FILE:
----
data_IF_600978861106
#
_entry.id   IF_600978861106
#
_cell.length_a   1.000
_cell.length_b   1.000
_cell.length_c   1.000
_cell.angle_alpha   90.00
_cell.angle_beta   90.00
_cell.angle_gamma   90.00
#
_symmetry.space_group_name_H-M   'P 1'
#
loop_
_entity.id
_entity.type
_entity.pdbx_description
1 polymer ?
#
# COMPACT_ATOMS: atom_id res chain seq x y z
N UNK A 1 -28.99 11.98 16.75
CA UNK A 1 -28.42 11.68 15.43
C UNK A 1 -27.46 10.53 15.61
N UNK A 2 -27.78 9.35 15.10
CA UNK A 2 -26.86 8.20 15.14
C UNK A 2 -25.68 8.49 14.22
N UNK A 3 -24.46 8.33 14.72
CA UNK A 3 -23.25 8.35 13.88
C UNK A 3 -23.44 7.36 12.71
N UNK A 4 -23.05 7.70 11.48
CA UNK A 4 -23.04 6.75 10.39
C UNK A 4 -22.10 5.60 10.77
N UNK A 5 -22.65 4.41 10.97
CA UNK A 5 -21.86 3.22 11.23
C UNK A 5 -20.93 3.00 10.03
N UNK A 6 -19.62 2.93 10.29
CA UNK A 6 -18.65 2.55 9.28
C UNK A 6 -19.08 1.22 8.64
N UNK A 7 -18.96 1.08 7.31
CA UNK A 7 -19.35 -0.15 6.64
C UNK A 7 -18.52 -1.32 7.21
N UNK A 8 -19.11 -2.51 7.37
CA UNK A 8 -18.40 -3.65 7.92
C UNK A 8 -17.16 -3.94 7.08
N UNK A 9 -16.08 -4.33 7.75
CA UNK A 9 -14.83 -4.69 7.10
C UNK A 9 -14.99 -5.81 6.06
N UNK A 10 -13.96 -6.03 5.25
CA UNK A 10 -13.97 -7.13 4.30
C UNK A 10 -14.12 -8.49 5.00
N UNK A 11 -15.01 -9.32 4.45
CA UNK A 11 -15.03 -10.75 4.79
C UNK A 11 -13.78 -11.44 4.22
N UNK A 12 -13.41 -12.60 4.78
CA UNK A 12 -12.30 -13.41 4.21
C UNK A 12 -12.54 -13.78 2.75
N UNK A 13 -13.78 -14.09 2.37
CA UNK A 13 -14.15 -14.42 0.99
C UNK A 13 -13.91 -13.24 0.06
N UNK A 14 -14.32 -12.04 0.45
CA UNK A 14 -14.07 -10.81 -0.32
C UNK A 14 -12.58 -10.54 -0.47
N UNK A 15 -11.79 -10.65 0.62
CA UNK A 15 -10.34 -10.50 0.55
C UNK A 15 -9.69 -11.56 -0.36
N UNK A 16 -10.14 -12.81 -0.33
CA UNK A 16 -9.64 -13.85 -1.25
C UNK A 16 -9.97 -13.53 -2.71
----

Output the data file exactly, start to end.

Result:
data_IF_600978861106
#
_entry.id   IF_600978861106
#
_cell.length_a   1.000
_cell.length_b   1.000
_cell.length_c   1.000
_cell.angle_alpha   90.00
_cell.angle_beta   90.00
_cell.angle_gamma   90.00
#
_symmetry.space_group_name_H-M   'P 1'
#
loop_
_entity.id
_entity.type
_entity.pdbx_description
1 polymer ?
#
# COMPACT_ATOMS: atom_id res chain seq x y z
N UNK A 1 -28.99 11.98 16.75
CA UNK A 1 -28.42 11.68 15.43
C UNK A 1 -27.46 10.53 15.61
N UNK A 2 -27.78 9.35 15.10
CA UNK A 2 -26.86 8.20 15.14
C UNK A 2 -25.68 8.49 14.22
N UNK A 3 -24.46 8.33 14.72
CA UNK A 3 -23.25 8.35 13.88
C UNK A 3 -23.44 7.36 12.71
N UNK A 4 -23.05 7.70 11.48
CA UNK A 4 -23.04 6.75 10.39
C UNK A 4 -22.10 5.60 10.77
N UNK A 5 -22.65 4.41 10.97
CA UNK A 5 -21.86 3.22 11.23
C UNK A 5 -20.93 3.00 10.03
N UNK A 6 -19.62 2.93 10.29
CA UNK A 6 -18.65 2.55 9.28
C UNK A 6 -19.08 1.22 8.64
N UNK A 7 -18.96 1.08 7.31
CA UNK A 7 -19.35 -0.15 6.64
C UNK A 7 -18.52 -1.32 7.21
N UNK A 8 -19.11 -2.51 7.37
CA UNK A 8 -18.40 -3.65 7.92
C UNK A 8 -17.16 -3.94 7.08
N UNK A 9 -16.08 -4.33 7.75
CA UNK A 9 -14.83 -4.69 7.10
C UNK A 9 -14.99 -5.81 6.06
N UNK A 10 -13.96 -6.03 5.25
CA UNK A 10 -13.97 -7.13 4.30
C UNK A 10 -14.12 -8.49 5.00
N UNK A 11 -15.01 -9.32 4.45
CA UNK A 11 -15.03 -10.75 4.79
C UNK A 11 -13.78 -11.44 4.22
N UNK A 12 -13.41 -12.60 4.78
CA UNK A 12 -12.30 -13.41 4.21
C UNK A 12 -12.54 -13.78 2.75
N UNK A 13 -13.78 -14.09 2.37
CA UNK A 13 -14.15 -14.42 0.99
C UNK A 13 -13.91 -13.24 0.06
N UNK A 14 -14.32 -12.04 0.45
CA UNK A 14 -14.07 -10.81 -0.32
C UNK A 14 -12.58 -10.54 -0.47
N UNK A 15 -11.79 -10.65 0.62
CA UNK A 15 -10.34 -10.50 0.55
C UNK A 15 -9.69 -11.56 -0.36
N UNK A 16 -10.14 -12.81 -0.33
CA UNK A 16 -9.64 -13.85 -1.25
C UNK A 16 -9.97 -13.53 -2.71